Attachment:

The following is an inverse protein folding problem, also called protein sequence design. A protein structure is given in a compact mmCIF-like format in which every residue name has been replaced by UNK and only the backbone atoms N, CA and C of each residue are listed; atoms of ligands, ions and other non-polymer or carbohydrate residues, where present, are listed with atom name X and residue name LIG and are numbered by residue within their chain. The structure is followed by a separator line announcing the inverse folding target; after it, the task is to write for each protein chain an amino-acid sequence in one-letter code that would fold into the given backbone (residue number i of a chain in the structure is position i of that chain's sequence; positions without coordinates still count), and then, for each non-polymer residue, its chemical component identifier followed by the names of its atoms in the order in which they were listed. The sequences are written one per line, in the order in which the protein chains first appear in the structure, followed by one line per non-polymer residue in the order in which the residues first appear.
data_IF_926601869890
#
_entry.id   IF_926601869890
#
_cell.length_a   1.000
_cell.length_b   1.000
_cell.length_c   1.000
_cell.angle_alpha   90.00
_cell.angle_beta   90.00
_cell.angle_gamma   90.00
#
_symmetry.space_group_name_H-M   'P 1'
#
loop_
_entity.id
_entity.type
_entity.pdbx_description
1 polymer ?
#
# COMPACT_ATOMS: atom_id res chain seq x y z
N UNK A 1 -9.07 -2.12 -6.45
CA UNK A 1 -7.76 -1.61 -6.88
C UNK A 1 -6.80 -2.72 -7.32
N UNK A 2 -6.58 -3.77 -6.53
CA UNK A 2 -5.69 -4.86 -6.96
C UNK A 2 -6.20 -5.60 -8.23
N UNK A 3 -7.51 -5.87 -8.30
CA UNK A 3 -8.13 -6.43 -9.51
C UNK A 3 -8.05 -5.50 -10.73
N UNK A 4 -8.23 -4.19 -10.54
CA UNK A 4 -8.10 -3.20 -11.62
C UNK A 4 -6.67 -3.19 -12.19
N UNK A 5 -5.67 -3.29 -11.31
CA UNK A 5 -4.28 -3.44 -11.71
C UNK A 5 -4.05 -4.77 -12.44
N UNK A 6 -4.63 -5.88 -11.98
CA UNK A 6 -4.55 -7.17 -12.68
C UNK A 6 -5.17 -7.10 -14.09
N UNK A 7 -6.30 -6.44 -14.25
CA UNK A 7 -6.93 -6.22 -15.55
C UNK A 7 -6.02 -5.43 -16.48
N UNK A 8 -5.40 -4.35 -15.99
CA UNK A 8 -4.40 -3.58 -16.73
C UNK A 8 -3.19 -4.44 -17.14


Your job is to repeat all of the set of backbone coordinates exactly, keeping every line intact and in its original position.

The following is an inverse protein folding problem, also called protein sequence design. A protein structure is given in a compact mmCIF-like format in which every residue name has been replaced by UNK and only the backbone atoms N, CA and C of each residue are listed; atoms of ligands, ions and other non-polymer or carbohydrate residues, where present, are listed with atom name X and residue name LIG and are numbered by residue within their chain. The structure is followed by a separator line announcing the inverse folding target; after it, the task is to write for each protein chain an amino-acid sequence in one-letter code that would fold into the given backbone (residue number i of a chain in the structure is position i of that chain's sequence; positions without coordinates still count), and then, for each non-polymer residue, its chemical component identifier followed by the names of its atoms in the order in which they were listed. The sequences are written one per line, in the order in which the protein chains first appear in the structure, followed by one line per non-polymer residue in the order in which the residues first appear.
data_IF_926601869890
#
_entry.id   IF_926601869890
#
_cell.length_a   1.000
_cell.length_b   1.000
_cell.length_c   1.000
_cell.angle_alpha   90.00
_cell.angle_beta   90.00
_cell.angle_gamma   90.00
#
_symmetry.space_group_name_H-M   'P 1'
#
loop_
_entity.id
_entity.type
_entity.pdbx_description
1 polymer ?
#
# COMPACT_ATOMS: atom_id res chain seq x y z
N UNK A 1 -9.07 -2.12 -6.45
CA UNK A 1 -7.76 -1.61 -6.88
C UNK A 1 -6.80 -2.72 -7.32
N UNK A 2 -6.58 -3.77 -6.53
CA UNK A 2 -5.69 -4.86 -6.96
C UNK A 2 -6.20 -5.60 -8.23
N UNK A 3 -7.51 -5.87 -8.30
CA UNK A 3 -8.13 -6.43 -9.51
C UNK A 3 -8.05 -5.50 -10.73
N UNK A 4 -8.23 -4.19 -10.54
CA UNK A 4 -8.10 -3.20 -11.62
C UNK A 4 -6.67 -3.19 -12.19
N UNK A 5 -5.67 -3.29 -11.31
CA UNK A 5 -4.28 -3.44 -11.71
C UNK A 5 -4.05 -4.77 -12.44
N UNK A 6 -4.63 -5.88 -11.98
CA UNK A 6 -4.55 -7.17 -12.68
C UNK A 6 -5.17 -7.10 -14.09
N UNK A 7 -6.30 -6.44 -14.25
CA UNK A 7 -6.93 -6.22 -15.55
C UNK A 7 -6.02 -5.43 -16.48
N UNK A 8 -5.40 -4.35 -15.99
CA UNK A 8 -4.40 -3.58 -16.73
C UNK A 8 -3.19 -4.44 -17.14